However, the expansion of the definition will not cover products that MHA has no intention of treating as gambling products (e.g., investments in financial products already regulated by the Monetary Authority of Singapore through other legislation).

In addition, to address the transnational nature of online gambling activities, the definition of remote gambling will now also cover situations where the facilities are outside of Singapore, whether in part or in full. The prohibition and offenses under the new law will apply even if the offenders reside overseas, as long as their customers are in Singapore.

Social Gambling

Physical social gambling is not prohibited under current gambling legislation. The Singapore government recognized that such activities are commonplace amongst many Singaporeans, such as playing mahjong at home and law-and-order concerns are low.

To provide clarity on the legality of social gambling, the GC Bill clarifies that physical social gambling is exempted as long as the following key conditions are met:

  • The gambling activity must be conducted in an individual’s home. This excludes public places (e.g. decks, coffee shops, hotels and chalets);
  • The participants must be members of the same family or know each other personally;
  • Social gambling must not be conducted for the private gain of any person who is not participating, or in the course of any business, and no participant should be able to obtain a benefit other than winning. For example, no commission, charges, or fee, should be sought from the participants.

However, online social gambling will continue to be disallowed on the basis that it is difficult, if not impossible, to ascertain whether participants are socially acquainted online. While the police will be practical in enforcing social gambling breaches, enforcement will be firm against criminal gambling syndicates that seek to exploit the exemption to conduct illegal gambling.

Licensing regimes

With the passing of the GC Bill, the GRA will take over regulation from the different governing agencies for key gambling products. The GRA will be empowered to issue gambling operator licenses for certain gambling products, such as fruit machines or recreational clubs, Singapore Pools’ products (both physical and online), and gambling at private establishments such as recreational clubs and societies.

In particular, the GC Bill introduces a new licensing regime for gambling among members at private establishments, such as social clubs and clans. At present, private establishments are not required to apply for a license to have gambling on their premises.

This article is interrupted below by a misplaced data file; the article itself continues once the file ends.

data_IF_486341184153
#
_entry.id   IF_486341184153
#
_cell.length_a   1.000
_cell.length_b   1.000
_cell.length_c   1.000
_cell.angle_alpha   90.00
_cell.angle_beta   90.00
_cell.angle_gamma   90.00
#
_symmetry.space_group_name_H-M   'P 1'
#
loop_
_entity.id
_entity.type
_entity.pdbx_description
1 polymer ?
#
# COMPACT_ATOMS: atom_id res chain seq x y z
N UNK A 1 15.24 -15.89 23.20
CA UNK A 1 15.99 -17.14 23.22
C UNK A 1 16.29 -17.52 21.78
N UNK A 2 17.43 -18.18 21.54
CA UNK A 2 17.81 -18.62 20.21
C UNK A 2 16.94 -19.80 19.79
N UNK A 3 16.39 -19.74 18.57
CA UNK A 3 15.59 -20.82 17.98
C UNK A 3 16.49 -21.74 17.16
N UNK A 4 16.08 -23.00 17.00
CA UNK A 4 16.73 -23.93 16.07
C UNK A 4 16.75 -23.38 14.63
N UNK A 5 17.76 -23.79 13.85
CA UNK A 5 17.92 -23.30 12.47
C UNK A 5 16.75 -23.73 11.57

They are legally permitted to provide gambling in games such as mahjong for their members within their premises, provided they meet stipulated conditions relating to the types of games and the number of participants.

To address concerns of illegal gambling taking root in private establishments, the GC Bill will require a private establishment to apply for a license, which will allow the GRA to screen key personnel for their eligibility to hold a gambling operator license and to introduce surveillance requirements for enforcement at these licensed private establishments.

The GC Bill also introduces a class license regime for the GRA to regulate lower-risk gambling products. Operators offering such products will not need to be individually licensed, including mystery boxes, online games with gambling elements, and business promotion lucky draws.

A class license regime differs from a licensing regime in that an operator is not required to apply for a license. The class-licensed operator can operate as long as the stipulated conditions, which will be set out in subsidiary legislation, are satisfied.

Penalties for unlawful gambling

The GC Bill rationalizes offenses and penalties across the existing pieces of gambling legislation. All gambling activities will be prohibited unless they are licensed or exempted, regardless of whether it is conducted online or physically. Unlawful gambling activity will be an offense for all persons involved, including operators, agents, and punters.

A three-tier penalty structure will be applied consistently for unlawful gambling activity and differentiates between operators who set up the unlawful gambling activity, agents who facilitate the conduct of the unlawful gambling activity, and punters who participate in the unlawful gambling activity, The highest penalties will be imposed on operators, followed by agents and then punters (in order of culpability).